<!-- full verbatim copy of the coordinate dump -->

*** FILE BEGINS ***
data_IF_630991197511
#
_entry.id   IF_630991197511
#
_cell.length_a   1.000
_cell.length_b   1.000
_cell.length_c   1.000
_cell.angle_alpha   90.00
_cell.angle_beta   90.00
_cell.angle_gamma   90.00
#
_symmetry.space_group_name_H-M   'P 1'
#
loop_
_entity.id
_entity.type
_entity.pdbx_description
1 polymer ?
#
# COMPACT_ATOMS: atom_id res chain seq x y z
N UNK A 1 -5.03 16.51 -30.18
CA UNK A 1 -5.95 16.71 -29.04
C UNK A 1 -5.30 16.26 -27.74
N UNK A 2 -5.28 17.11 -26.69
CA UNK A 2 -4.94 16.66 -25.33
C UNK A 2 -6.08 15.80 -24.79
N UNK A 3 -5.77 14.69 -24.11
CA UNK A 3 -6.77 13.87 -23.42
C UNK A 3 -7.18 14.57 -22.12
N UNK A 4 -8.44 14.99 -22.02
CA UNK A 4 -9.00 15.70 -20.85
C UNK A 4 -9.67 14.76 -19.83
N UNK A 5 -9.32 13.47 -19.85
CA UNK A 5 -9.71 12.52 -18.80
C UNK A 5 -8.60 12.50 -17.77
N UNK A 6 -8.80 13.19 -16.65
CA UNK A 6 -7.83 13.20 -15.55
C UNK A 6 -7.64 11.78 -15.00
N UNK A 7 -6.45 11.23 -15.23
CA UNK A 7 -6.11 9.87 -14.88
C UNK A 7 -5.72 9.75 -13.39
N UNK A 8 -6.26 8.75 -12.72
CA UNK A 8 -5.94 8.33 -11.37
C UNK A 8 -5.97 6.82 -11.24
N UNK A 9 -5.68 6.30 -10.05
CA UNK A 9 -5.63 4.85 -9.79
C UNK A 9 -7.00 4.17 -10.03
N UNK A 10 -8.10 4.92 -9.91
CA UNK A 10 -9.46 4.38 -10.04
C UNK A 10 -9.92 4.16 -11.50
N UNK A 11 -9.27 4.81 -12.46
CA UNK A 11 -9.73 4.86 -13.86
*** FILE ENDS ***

data_IF_630991197511
#
_entry.id   IF_630991197511
#
_cell.length_a   1.000
_cell.length_b   1.000
_cell.length_c   1.000
_cell.angle_alpha   90.00
_cell.angle_beta   90.00
_cell.angle_gamma   90.00
#
_symmetry.space_group_name_H-M   'P 1'
#
loop_
_entity.id
_entity.type
_entity.pdbx_description
1 polymer ?
#
# COMPACT_ATOMS: atom_id res chain seq x y z
N UNK A 1 -5.03 16.51 -30.18
CA UNK A 1 -5.95 16.71 -29.04
C UNK A 1 -5.30 16.26 -27.74
N UNK A 2 -5.28 17.11 -26.69
CA UNK A 2 -4.94 16.66 -25.33
C UNK A 2 -6.08 15.80 -24.79
N UNK A 3 -5.77 14.69 -24.11
CA UNK A 3 -6.77 13.87 -23.42
C UNK A 3 -7.18 14.57 -22.12
N UNK A 4 -8.44 14.99 -22.02
CA UNK A 4 -9.00 15.70 -20.85
C UNK A 4 -9.67 14.76 -19.83
N UNK A 5 -9.32 13.47 -19.85
CA UNK A 5 -9.71 12.52 -18.80
C UNK A 5 -8.60 12.50 -17.77
N UNK A 6 -8.80 13.19 -16.65
CA UNK A 6 -7.83 13.20 -15.55
C UNK A 6 -7.64 11.78 -15.00
N UNK A 7 -6.45 11.23 -15.23
CA UNK A 7 -6.11 9.87 -14.88
C UNK A 7 -5.72 9.75 -13.39
N UNK A 8 -6.26 8.75 -12.72
CA UNK A 8 -5.94 8.33 -11.37
C UNK A 8 -5.97 6.82 -11.24
N UNK A 9 -5.68 6.30 -10.05
CA UNK A 9 -5.63 4.85 -9.79
C UNK A 9 -7.00 4.17 -10.03
N UNK A 10 -8.10 4.92 -9.91
CA UNK A 10 -9.46 4.38 -10.04
C UNK A 10 -9.92 4.16 -11.50
N UNK A 11 -9.27 4.81 -12.46
CA UNK A 11 -9.73 4.86 -13.86